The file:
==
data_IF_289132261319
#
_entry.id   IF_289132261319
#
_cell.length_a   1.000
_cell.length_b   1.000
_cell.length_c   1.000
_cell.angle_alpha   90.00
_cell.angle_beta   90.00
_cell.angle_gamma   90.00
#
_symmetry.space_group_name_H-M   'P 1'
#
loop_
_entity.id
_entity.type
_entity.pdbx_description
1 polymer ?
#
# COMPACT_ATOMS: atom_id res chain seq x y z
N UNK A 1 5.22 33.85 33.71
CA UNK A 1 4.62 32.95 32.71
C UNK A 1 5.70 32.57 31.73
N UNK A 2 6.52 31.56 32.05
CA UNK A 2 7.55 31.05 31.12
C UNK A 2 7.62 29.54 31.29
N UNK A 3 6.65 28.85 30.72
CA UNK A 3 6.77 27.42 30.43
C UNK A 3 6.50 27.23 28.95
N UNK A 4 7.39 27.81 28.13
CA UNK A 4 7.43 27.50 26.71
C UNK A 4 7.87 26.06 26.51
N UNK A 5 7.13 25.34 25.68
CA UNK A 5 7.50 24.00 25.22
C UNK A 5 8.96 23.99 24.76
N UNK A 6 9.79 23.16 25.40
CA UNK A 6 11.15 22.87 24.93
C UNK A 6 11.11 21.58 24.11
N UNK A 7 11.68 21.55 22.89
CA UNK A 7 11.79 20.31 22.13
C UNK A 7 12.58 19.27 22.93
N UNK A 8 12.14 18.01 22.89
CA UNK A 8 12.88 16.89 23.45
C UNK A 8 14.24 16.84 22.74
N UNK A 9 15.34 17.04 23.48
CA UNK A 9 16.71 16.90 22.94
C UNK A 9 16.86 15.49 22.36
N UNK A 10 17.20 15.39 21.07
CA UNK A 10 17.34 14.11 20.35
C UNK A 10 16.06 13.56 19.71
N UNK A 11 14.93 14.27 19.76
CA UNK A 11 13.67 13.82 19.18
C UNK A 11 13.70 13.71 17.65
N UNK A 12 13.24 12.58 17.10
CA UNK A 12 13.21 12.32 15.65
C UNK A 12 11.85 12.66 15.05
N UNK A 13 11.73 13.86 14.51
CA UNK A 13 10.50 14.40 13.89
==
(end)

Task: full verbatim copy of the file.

data_IF_289132261319
#
_entry.id   IF_289132261319
#
_cell.length_a   1.000
_cell.length_b   1.000
_cell.length_c   1.000
_cell.angle_alpha   90.00
_cell.angle_beta   90.00
_cell.angle_gamma   90.00
#
_symmetry.space_group_name_H-M   'P 1'
#
loop_
_entity.id
_entity.type
_entity.pdbx_description
1 polymer ?
#
# COMPACT_ATOMS: atom_id res chain seq x y z
N UNK A 1 5.22 33.85 33.71
CA UNK A 1 4.62 32.95 32.71
C UNK A 1 5.70 32.57 31.73
N UNK A 2 6.52 31.56 32.05
CA UNK A 2 7.55 31.05 31.12
C UNK A 2 7.62 29.54 31.29
N UNK A 3 6.65 28.85 30.72
CA UNK A 3 6.77 27.42 30.43
C UNK A 3 6.50 27.23 28.95
N UNK A 4 7.39 27.81 28.13
CA UNK A 4 7.43 27.50 26.71
C UNK A 4 7.87 26.06 26.51
N UNK A 5 7.13 25.34 25.68
CA UNK A 5 7.50 24.00 25.22
C UNK A 5 8.96 23.99 24.76
N UNK A 6 9.79 23.16 25.40
CA UNK A 6 11.15 22.87 24.93
C UNK A 6 11.11 21.58 24.11
N UNK A 7 11.68 21.55 22.89
CA UNK A 7 11.79 20.31 22.13
C UNK A 7 12.58 19.27 22.93
N UNK A 8 12.14 18.01 22.89
CA UNK A 8 12.88 16.89 23.45
C UNK A 8 14.24 16.84 22.74
N UNK A 9 15.34 17.04 23.48
CA UNK A 9 16.71 16.90 22.94
C UNK A 9 16.86 15.49 22.36
N UNK A 10 17.20 15.39 21.07
CA UNK A 10 17.34 14.11 20.35
C UNK A 10 16.06 13.56 19.71
N UNK A 11 14.93 14.27 19.76
CA UNK A 11 13.67 13.82 19.18
C UNK A 11 13.70 13.71 17.65
N UNK A 12 13.24 12.58 17.10
CA UNK A 12 13.21 12.32 15.65
C UNK A 12 11.85 12.66 15.05
N UNK A 13 11.73 13.86 14.51
CA UNK A 13 10.50 14.40 13.89